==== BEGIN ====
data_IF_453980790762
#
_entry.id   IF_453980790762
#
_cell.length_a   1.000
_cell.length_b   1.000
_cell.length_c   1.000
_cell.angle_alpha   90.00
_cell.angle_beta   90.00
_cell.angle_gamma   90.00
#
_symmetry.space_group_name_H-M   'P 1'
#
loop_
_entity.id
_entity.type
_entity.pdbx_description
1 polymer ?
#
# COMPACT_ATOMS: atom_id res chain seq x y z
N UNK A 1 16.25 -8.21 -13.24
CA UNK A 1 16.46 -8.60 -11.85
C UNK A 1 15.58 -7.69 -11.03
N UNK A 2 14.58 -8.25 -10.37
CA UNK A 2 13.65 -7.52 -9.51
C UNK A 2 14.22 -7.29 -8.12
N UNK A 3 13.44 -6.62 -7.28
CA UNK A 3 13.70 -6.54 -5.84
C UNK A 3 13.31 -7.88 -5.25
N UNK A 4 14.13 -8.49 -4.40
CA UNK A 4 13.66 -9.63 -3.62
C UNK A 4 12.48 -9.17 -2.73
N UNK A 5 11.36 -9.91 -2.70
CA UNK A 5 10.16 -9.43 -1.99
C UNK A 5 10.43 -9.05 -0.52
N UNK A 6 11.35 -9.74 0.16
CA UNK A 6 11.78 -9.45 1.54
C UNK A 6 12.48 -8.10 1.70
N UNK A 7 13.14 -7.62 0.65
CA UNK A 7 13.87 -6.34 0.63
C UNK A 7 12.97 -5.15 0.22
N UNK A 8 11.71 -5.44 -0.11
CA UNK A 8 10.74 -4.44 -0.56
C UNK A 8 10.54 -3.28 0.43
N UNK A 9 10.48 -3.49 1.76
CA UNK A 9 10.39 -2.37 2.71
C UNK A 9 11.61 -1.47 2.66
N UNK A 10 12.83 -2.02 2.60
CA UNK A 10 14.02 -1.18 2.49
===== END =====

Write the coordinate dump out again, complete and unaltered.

data_IF_453980790762
#
_entry.id   IF_453980790762
#
_cell.length_a   1.000
_cell.length_b   1.000
_cell.length_c   1.000
_cell.angle_alpha   90.00
_cell.angle_beta   90.00
_cell.angle_gamma   90.00
#
_symmetry.space_group_name_H-M   'P 1'
#
loop_
_entity.id
_entity.type
_entity.pdbx_description
1 polymer ?
#
# COMPACT_ATOMS: atom_id res chain seq x y z
N UNK A 1 16.25 -8.21 -13.24
CA UNK A 1 16.46 -8.60 -11.85
C UNK A 1 15.58 -7.69 -11.03
N UNK A 2 14.58 -8.25 -10.37
CA UNK A 2 13.65 -7.52 -9.51
C UNK A 2 14.22 -7.29 -8.12
N UNK A 3 13.44 -6.62 -7.28
CA UNK A 3 13.70 -6.54 -5.84
C UNK A 3 13.31 -7.88 -5.25
N UNK A 4 14.13 -8.49 -4.40
CA UNK A 4 13.66 -9.63 -3.62
C UNK A 4 12.48 -9.17 -2.73
N UNK A 5 11.36 -9.91 -2.70
CA UNK A 5 10.16 -9.43 -1.99
C UNK A 5 10.43 -9.05 -0.52
N UNK A 6 11.35 -9.74 0.16
CA UNK A 6 11.78 -9.45 1.54
C UNK A 6 12.48 -8.10 1.70
N UNK A 7 13.14 -7.62 0.65
CA UNK A 7 13.87 -6.34 0.63
C UNK A 7 12.97 -5.15 0.22
N UNK A 8 11.71 -5.44 -0.11
CA UNK A 8 10.74 -4.44 -0.56
C UNK A 8 10.54 -3.28 0.43
N UNK A 9 10.48 -3.49 1.76
CA UNK A 9 10.39 -2.37 2.71
C UNK A 9 11.61 -1.47 2.66
N UNK A 10 12.83 -2.02 2.60
CA UNK A 10 14.02 -1.18 2.49